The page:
Most patients in darunavir monotherapy trial stay fully suppressed

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The latest data from a European trial using boosted darunavir (DRV/r) as the sole HIV drug have found no evidence of increased treatment failure or of viral loads increasing over time, even when viral loads below the usual limit of detectability were investigated with an ultrasensitive assay.

The latest results from the MONET trial, presented at the recent  Tenth International Congress on Drug Therapy in HIV Infection (HIV10) in Glasgow, contrast with an African trial using boosted lopinavir monotherapy (LPV/r) also presented which, in the absence of viral load testing, found increased rates of viral failure over time.   

The MONET trial randomised 256 patients who had had a viral load under 50 copies/ml for at least six months either to take DRV/r monotherapy or to take monotherapy plus the two most suitable NRTI drugs. The 48-week results, presented this time last year at the European AIDS Conference, found that 87% of people on monotherapy and 89% on combination therapy maintained a viral load under 50 copies/ml – a non-significant difference and the most successful result from a PI monotherapy trial.



Taking a drug on its own, rather than in combination with other drugs.

detectable viral load

When viral load is detectable, this indicates that HIV is replicating in the body. If the person is taking HIV treatment but their viral load is detectable, the treatment is not working properly. There may still be a risk of HIV transmission to sexual partners.

treatment failure

Inability of a medical therapy to achieve the desired results. 

boosting agent

Booster drugs are used to ‘boost’ the effects of protease inhibitors and some other antiretrovirals. Adding a small dose of a booster drug to an antiretroviral makes the liver break down the primary drug more slowly, which means that it stays in the body for longer times or at higher levels. Without the boosting agent, the prescribed dose of the primary drug would be ineffective.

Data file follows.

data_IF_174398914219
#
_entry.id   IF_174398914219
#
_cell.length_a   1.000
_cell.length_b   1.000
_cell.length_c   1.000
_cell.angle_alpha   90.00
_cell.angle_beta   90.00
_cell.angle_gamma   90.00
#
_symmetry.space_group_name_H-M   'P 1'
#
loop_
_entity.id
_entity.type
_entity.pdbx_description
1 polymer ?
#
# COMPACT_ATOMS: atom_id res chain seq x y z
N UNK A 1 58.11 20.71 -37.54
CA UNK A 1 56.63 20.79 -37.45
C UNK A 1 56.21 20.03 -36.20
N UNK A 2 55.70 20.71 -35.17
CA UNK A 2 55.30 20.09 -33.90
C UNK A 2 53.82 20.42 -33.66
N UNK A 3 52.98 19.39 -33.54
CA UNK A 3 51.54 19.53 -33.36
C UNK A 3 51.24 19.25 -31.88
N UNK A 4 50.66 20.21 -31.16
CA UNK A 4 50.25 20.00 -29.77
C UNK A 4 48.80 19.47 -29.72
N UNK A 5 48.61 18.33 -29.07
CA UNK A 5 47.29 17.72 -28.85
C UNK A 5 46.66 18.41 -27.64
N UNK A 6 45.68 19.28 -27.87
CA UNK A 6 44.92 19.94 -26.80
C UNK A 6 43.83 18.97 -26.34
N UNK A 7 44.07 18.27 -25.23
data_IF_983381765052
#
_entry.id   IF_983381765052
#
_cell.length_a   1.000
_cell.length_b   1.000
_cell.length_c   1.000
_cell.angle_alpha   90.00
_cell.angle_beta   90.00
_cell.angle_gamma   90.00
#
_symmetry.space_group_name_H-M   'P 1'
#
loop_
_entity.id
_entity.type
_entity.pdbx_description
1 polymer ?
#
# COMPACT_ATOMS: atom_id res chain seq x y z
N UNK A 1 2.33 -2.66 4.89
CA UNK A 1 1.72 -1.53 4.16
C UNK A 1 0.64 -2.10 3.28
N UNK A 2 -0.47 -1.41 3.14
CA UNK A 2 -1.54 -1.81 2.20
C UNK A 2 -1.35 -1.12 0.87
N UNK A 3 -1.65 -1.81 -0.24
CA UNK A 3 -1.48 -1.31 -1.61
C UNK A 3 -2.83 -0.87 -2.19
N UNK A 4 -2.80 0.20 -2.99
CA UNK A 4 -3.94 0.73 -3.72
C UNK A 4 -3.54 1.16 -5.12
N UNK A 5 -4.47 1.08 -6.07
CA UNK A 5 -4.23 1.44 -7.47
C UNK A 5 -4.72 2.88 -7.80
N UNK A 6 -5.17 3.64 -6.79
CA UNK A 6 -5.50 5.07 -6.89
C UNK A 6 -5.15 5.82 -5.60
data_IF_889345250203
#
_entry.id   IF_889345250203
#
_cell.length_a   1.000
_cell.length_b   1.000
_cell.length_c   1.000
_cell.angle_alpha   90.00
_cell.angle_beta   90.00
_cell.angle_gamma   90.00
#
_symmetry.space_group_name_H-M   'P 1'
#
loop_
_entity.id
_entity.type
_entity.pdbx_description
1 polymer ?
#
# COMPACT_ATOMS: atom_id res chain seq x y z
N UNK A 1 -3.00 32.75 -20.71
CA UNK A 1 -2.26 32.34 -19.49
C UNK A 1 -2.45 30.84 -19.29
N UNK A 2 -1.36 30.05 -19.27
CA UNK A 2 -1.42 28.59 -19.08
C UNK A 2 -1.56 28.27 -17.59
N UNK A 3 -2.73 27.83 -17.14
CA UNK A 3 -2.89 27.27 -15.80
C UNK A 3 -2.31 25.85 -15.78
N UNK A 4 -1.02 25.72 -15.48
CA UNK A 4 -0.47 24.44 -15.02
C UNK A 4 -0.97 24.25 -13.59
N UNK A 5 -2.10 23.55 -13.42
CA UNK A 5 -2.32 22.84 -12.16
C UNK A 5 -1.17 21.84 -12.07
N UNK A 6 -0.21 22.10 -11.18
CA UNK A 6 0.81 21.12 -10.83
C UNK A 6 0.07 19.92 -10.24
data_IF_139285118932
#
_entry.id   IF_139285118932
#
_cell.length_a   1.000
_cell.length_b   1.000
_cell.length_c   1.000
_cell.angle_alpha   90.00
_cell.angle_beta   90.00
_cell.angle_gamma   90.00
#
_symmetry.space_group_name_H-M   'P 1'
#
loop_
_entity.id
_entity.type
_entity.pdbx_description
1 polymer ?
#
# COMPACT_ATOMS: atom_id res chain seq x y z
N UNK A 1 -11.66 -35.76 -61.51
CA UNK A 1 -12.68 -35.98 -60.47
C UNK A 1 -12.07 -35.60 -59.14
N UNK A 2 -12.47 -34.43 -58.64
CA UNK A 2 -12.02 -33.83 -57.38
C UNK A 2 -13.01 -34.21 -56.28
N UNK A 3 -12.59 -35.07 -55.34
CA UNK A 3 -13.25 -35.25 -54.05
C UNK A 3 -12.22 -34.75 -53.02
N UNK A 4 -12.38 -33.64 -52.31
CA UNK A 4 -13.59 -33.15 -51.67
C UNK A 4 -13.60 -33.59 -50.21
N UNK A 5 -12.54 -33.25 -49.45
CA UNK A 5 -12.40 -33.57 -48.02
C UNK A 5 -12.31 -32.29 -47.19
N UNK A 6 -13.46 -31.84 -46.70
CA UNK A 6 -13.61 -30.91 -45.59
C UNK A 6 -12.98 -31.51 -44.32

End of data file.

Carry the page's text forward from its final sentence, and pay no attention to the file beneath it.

How well something works (in a research study). See also ‘effectiveness’.

Other monotherapy trials have found that while the numbers of patients with detectable viral loads may be similar, a larger number of patients on monotherapy had ‘subliminal’ viral loads – ones below 50 but detectable by ultrasensitive tests – which another study reported this week found that monotherapy was associated with some risk of eventual failure.   

The 96-week results from this study were presented at the Vienna International AIDS Conference this year. They showed that after nearly two years, the study found that 75% of people on monotherapy and 81% on combination therapy had maintained a viral load under 50 copies/ml without changing therapy; when NRTIs were added back in or patients switched to new ones, then 91% on combination therapy and 92% who had taken monotherapy had a viral load under 50 copies.